Asianometry in 2021
Reflections on a Year
Hello. It’s Jon from Asianometry. For this little newsletter, I wanted to take some time away from work and reflect a little on a crazy 2021.
I have been posting videos on the YouTube channel since 2017. Like I have said before, the channel began with vlogging life in Taiwan. It grew slowly, with most videos doing about maybe 300-500 views.
Starting out in January 2021, I had about 5,400 subscribers. I remember being so excited in December 2020 when I crossed 5,000.
At the end of 2021, I now find the channel with over 150,000 subscribers. Through the year, over 145,000 subscribed to the channel. The channel received over 12 million views and people watched over 1.3 million hours. Most of the channel’s watchers were from the United States. After that would be India and Singapore.
It is nutty and I still cannot believe it. I am thankful to everyone.
In 2021, Asianometry pivoted away from the Chinese/Taiwanese history/political content that it had been doing for the past 3 years. The Sept 2020 screenshot demonstrates the shift.
A lot of people know me for being the “semiconductor guy”. But not all of the channel’s top videos that year were semiconductor related. It was a healthy mix of topics.
In some ways, the channel’s top videos of the year reflect the predominant themes of the times. We live in interesting times. Changing economic conditions like rising inflation make life harder for society’s vulnerable classes. At the same time, people at the highest levels are accumulating wealth at accelerating rates. New technologies and science projects make the news all the time, but few turn out to be actual breakthroughs.
The Chip Shortage
In the tech world, everyone wanted to talk about the chip shortage. I had done a few videos about TSMC back in 2018, but they did just fine. Starting some time in September 2020 however, I started realizing that semiconductor videos got a decent number of views.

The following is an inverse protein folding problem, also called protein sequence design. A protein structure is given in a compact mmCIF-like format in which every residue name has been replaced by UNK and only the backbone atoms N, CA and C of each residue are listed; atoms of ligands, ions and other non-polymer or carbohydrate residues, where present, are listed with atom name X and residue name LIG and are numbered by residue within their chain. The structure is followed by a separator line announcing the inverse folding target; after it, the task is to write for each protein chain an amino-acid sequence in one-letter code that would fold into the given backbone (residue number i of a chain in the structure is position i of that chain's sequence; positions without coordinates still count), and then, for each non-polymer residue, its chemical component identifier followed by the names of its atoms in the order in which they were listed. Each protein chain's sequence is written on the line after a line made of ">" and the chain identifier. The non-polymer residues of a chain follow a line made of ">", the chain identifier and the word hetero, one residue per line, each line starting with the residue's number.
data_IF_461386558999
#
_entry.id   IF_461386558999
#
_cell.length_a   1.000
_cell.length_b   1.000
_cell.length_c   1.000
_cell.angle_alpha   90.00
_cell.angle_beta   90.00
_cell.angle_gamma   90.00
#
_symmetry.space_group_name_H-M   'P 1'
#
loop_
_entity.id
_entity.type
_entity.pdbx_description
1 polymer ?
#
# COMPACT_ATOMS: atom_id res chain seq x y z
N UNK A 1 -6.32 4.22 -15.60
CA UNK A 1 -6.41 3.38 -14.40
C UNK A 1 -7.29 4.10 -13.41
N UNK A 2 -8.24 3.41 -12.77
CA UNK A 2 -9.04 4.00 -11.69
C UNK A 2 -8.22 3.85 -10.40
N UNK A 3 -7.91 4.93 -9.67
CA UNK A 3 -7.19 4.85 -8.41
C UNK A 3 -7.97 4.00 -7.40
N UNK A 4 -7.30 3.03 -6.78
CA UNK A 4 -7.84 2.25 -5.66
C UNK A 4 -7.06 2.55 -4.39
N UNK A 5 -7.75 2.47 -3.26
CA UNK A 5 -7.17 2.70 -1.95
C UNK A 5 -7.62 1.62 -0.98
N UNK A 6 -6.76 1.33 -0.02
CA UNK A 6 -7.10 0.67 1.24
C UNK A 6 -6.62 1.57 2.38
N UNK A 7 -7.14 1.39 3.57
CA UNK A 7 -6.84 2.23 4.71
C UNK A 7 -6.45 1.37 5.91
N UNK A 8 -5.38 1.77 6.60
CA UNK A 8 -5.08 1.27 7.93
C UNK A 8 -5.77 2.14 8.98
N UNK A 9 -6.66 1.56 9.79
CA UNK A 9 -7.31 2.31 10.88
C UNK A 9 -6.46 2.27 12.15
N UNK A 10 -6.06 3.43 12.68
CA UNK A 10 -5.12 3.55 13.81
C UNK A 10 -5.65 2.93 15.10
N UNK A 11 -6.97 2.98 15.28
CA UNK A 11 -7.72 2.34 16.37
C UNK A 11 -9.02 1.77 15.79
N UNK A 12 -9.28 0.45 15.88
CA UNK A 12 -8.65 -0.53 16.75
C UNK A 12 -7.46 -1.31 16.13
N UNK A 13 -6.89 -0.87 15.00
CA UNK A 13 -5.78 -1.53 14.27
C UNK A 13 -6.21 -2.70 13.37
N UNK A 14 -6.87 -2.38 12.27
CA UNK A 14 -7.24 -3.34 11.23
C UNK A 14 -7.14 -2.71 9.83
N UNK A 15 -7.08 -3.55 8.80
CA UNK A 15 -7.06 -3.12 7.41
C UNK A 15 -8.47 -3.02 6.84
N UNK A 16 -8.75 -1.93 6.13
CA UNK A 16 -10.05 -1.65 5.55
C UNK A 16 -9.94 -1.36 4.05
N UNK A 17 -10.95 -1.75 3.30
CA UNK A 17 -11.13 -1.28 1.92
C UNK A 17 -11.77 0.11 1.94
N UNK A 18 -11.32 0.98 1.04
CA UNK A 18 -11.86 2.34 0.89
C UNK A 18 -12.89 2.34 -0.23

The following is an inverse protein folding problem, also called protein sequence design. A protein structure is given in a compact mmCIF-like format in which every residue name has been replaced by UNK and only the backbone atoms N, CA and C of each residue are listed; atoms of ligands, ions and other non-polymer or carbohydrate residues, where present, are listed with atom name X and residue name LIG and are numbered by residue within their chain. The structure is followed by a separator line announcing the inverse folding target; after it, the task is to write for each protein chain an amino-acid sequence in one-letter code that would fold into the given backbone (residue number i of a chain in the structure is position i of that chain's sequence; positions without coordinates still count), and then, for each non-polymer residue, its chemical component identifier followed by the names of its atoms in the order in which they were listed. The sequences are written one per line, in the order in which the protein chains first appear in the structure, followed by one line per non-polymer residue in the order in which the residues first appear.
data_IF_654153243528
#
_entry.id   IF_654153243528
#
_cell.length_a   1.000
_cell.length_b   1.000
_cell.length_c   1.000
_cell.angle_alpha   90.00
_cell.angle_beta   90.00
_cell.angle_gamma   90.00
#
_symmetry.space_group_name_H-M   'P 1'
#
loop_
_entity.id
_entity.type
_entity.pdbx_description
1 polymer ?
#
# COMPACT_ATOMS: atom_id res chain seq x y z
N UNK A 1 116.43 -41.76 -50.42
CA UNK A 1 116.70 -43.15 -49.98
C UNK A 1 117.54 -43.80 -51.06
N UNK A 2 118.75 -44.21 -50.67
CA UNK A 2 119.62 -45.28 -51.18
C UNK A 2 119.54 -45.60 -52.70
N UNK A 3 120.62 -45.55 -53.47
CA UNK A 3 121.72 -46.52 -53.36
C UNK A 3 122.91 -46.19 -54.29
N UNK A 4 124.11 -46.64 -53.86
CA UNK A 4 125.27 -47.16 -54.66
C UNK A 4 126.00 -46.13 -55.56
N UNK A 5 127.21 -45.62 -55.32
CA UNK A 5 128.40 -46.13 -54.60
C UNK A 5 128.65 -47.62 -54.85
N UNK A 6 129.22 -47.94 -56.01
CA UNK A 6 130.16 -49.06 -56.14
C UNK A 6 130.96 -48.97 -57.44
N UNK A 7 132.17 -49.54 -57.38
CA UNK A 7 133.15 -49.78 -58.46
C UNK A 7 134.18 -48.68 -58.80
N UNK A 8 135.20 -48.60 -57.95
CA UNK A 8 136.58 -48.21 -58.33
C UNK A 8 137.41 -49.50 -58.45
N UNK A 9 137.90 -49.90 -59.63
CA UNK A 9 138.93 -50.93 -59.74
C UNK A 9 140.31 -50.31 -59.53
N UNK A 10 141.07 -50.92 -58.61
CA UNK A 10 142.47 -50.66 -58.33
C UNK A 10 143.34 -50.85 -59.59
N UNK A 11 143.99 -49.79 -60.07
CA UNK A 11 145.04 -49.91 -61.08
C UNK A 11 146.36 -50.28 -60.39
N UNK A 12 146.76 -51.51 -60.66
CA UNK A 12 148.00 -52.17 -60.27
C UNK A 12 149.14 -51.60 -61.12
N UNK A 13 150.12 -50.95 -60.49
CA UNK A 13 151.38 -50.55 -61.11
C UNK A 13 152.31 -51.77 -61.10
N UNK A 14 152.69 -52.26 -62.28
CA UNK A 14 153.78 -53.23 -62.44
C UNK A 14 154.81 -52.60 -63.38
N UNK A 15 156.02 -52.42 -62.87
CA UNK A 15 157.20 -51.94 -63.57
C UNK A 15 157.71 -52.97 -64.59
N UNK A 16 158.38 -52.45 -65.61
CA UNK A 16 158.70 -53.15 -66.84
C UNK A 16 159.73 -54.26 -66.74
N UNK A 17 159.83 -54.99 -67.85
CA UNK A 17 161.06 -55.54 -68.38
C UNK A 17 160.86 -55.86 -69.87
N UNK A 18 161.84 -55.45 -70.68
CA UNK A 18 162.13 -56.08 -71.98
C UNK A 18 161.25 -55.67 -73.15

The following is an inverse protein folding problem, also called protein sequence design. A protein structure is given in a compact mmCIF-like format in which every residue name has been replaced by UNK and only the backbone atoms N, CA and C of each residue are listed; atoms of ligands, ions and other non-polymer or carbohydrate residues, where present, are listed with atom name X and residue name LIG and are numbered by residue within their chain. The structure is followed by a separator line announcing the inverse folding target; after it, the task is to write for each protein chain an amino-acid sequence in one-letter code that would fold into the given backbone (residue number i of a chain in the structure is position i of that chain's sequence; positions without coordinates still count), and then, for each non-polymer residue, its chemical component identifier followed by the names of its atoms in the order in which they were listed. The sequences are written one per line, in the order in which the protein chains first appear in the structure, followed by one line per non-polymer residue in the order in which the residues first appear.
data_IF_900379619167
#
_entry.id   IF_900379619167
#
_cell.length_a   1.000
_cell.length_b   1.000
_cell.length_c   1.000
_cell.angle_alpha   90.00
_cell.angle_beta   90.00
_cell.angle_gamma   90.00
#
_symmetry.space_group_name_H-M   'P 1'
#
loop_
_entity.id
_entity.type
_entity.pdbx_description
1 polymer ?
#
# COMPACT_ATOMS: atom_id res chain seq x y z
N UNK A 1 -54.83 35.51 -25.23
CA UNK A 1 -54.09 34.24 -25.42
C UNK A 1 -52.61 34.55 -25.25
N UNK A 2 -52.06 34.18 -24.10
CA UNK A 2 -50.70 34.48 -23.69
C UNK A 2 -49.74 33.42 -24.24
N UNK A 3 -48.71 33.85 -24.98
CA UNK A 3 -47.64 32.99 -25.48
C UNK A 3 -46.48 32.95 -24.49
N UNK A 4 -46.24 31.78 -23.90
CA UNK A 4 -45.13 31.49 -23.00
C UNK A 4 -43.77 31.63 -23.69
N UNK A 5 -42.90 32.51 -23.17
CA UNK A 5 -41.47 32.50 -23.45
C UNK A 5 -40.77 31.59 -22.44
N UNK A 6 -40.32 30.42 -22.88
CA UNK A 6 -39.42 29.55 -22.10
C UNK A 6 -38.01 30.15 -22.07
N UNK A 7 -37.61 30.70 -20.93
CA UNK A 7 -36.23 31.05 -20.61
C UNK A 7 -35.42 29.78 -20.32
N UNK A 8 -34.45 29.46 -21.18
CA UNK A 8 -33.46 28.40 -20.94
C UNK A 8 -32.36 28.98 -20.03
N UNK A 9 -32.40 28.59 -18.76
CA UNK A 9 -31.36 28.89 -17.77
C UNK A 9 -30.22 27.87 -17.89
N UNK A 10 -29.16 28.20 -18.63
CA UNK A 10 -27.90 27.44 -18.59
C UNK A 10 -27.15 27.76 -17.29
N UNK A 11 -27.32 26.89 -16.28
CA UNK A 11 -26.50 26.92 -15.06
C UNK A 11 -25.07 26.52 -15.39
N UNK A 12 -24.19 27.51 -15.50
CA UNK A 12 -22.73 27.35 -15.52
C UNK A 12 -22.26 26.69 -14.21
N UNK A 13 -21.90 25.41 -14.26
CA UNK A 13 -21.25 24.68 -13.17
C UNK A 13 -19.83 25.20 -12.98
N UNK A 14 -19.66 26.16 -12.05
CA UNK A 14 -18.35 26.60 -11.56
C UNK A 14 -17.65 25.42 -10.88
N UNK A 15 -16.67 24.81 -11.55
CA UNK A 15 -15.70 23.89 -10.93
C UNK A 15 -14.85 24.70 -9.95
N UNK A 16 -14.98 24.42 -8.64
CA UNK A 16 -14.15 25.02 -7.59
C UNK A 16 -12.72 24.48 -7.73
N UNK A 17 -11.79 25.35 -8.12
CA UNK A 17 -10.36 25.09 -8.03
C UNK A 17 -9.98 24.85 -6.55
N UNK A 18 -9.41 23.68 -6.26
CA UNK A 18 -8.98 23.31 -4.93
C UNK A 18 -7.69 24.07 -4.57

And unlike the political and historical content I used to do, this type of content did not get me screamed at by dozens of really angry pro and anti-Chinese netizens. If you look at the type of content that I did even late in 2020 and compare it to what I am doing now, there is a huge change.
The top performing chip-related video of 2021 was about India’s SCL foundry. I had been working on a video overview of India’s current semiconductor industry - like the one I had done for Malaysia - but stumbled across SCL. I felt that incident made for a better story than what I was working on. So I switched it out.
This video on semiconductor demand and supply cycles did pretty well too. Very unexpectedly I would have to say. I did not feel like I was actually saying anything all that special. Boom and bust cycles happen.
Some other highlights include the video on ASML’s supply chain. I love the company’s openness to share what they have learned and how they work.
And this one on semiconductor water usage struck a nerve with a lot of people. Water is one of those universal environmental things that everyone can sympathize with.
Semiconductor topics are difficult, but they are straightforward. I enjoy doing the research, and the advancements people are making in this space are incredible. Not just the latest lithography machines, but also design trends and technologies like MEMS, EDA, and nanosheets.
Another big theme for the channel had been about container shipping. My first video of the type was on Singapore’s Neptune Orient Lines:
While writing that story, I came across the story of the insolvency of Hanjin Shipping. This led me to the video below.